There are really two key points – both pretty basic to begin with. First is the idea that players loved Kamigawa. We’re told that nostalgia hit a fever pitch, that it’s a story enjoyed by the player base, that fans were beating the drums for its return. Second is the idea that players need to encourage Wizards to do the right thing. The announcement of the return to Kamigawa happened, in this rhetorical framing, because the fans spoke up – “the fans were finally listened to.” There’s this implicit idea that the Wizards guys are goobers who need to be constantly supervised – the fans told them what to do, and they kinda listened eventually, but they also got distracted by some stupid idea along the way and plugged in a bunch of stuff that nobody wanted.

That kind of patronizing portrayal isn’t necessarily unusual – plenty of player bases have a degree of antagonism towards their games’ developers, especially in games that change over time. It’s very easy to find other examples – as lead Magic designer Mark Rosewater recently observed, “there is literally no way to not upset people.” What’s interesting about the Aether Hub passage is how it tries to submerge one player upset in favour of another. The reality is, Kamigawa wasn’t well-received in 2004. Many players didn’t like it, and many didn’t buy it. Some players were mad at Wizards for creating it, probably in much the same way as others were mad at Wizards for not creating more of it. But instead of framing the issue in terms of the conflicting desires of the audience, the Aether Hub passage instead presents ‘the players’ as a homogenous group of good and smart people, and Wizards as dummies needing instruction. The opening couple sentences do wrestle a little bit with the contradictions of that framing – Kamigawa is simultaneously described as well enjoyed and not fondly remembered – but the tension is quickly submerged in favour of a simple moral binary between players and Wizards.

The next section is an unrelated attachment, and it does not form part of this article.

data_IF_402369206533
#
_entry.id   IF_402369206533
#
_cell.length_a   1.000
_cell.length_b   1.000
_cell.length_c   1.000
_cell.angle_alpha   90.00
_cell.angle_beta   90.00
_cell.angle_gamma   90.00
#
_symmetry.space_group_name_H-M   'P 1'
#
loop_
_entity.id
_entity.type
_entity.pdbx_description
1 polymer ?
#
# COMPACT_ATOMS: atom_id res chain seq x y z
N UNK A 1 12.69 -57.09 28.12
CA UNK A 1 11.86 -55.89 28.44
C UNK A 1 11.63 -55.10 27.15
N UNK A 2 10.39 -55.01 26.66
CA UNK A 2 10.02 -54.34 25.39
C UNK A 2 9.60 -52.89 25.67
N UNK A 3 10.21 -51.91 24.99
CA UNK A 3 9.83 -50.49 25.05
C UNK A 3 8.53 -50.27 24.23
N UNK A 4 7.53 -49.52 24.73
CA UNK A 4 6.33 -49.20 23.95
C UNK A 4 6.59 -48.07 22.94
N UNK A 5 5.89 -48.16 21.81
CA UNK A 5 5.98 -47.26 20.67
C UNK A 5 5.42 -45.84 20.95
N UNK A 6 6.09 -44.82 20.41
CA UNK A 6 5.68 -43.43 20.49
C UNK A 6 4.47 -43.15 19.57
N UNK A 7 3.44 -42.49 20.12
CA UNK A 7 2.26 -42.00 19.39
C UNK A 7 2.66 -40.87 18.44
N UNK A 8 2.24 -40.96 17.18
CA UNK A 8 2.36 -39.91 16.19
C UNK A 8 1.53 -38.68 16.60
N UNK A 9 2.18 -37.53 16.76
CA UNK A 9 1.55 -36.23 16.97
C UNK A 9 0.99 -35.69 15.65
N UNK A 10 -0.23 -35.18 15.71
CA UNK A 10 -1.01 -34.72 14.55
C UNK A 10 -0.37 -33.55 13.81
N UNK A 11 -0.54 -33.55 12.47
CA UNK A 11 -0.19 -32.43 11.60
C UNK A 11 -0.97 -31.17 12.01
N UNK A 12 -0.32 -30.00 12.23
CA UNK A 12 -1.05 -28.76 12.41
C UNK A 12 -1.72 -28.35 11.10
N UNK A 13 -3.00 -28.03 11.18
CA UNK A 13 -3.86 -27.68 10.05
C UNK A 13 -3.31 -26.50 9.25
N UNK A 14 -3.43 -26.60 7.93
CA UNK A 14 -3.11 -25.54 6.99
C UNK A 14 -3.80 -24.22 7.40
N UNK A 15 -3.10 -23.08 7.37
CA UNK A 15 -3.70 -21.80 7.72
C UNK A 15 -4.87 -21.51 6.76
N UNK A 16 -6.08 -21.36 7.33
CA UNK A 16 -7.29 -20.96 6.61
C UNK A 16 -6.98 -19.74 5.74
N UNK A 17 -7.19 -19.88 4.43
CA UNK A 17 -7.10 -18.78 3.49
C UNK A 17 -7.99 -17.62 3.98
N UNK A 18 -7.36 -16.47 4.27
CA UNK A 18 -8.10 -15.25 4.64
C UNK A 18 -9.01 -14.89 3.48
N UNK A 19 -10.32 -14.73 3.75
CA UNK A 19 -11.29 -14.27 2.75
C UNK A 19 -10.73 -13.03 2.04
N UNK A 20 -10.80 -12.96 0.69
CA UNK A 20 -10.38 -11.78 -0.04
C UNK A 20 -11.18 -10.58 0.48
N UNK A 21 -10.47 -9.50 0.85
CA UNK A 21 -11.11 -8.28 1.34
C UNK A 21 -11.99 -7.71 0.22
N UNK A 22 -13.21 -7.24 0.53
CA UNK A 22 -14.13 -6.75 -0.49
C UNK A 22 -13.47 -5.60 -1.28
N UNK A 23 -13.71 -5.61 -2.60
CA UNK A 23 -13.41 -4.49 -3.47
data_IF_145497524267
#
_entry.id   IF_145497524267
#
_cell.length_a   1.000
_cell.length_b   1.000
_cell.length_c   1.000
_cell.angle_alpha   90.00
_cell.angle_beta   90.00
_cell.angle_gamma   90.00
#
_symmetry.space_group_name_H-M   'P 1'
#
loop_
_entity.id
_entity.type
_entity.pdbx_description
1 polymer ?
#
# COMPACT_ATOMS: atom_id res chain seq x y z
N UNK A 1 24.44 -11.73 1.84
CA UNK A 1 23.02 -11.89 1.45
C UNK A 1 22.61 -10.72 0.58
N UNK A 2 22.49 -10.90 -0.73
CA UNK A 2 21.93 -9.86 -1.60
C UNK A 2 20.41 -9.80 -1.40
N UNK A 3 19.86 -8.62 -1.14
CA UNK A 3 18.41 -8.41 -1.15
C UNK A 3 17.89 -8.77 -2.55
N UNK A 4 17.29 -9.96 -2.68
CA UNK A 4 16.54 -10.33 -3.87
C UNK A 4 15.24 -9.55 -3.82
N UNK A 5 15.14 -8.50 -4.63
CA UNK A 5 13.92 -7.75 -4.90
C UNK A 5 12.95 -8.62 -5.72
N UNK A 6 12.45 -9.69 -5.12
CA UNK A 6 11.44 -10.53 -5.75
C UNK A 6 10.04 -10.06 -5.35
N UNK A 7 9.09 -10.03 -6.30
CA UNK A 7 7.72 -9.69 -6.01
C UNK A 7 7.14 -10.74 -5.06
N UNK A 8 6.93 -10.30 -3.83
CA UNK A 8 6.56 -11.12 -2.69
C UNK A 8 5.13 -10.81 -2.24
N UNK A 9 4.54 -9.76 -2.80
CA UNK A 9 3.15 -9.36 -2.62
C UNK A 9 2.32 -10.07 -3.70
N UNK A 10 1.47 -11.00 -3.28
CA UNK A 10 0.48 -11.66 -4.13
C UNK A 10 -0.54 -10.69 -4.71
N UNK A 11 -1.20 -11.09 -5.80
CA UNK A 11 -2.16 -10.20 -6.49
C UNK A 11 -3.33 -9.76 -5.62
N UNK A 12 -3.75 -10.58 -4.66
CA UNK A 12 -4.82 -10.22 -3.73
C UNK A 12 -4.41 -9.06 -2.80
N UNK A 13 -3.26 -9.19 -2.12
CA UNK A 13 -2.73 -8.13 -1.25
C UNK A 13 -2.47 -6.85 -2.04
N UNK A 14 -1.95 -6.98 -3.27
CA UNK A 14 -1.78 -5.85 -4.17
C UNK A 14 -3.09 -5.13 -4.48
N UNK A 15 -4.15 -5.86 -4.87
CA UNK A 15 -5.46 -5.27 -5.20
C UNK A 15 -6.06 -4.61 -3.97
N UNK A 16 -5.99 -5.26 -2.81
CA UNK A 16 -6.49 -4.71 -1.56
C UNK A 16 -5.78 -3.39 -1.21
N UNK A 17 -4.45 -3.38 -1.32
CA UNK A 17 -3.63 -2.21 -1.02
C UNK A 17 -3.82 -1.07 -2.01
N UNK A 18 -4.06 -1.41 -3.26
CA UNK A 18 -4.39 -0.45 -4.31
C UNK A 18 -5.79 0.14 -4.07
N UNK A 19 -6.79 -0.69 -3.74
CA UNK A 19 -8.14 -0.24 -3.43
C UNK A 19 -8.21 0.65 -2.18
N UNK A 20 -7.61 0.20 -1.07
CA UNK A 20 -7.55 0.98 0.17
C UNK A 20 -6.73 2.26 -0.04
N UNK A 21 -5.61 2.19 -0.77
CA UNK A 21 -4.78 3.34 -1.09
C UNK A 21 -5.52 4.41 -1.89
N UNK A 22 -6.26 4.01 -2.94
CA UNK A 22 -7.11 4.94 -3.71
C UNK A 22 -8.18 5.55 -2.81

I dunno – there’s nothing revolutionary here, right. We aren’t identifying some new phenomenon – there are a million other examples we could pull out of the air to illustrate this trend. And the Aether Hub video isn’t in any way obnoxious or annoying. As I said, I got a lot out of it – this is intended more as observation than attack. It’s interesting to observe how players construct themselves in response to the things they like or dislike about a game. It’s a process that Wizards even make room for in Kamigawa – a set deliberately billed as a conflict between past and future. It updates a fictional world by meditating on the tensions and difficulty of change. Kamigawa hadn’t been touched in seventeen years. Any new release was obviously going to trigger a spectrum of reactions. Some people would embrace the new interpretation. Some would resist it. Some would struggle to reconcile the differences, struggle to accept not only the changes in the fictional world of Kamigawa, but in Magic the Gathering itself as a product that necessarily changes over time. The broader context again is illustrative: this new set is billed on the website as “Magic’s first science fiction set” (image above). It comes in a year where Wizards are experimenting again beyond their usual borders – they’re introducing sets based on alternate franchises, including Lord of the Rings and Warhammer 40,000 – the latter a dramatic break from the normal fantasy setting. They’re pushing the boundaries, moving into the future while trying to respect the past – and they’re offering players a set with which to construct themselves in response.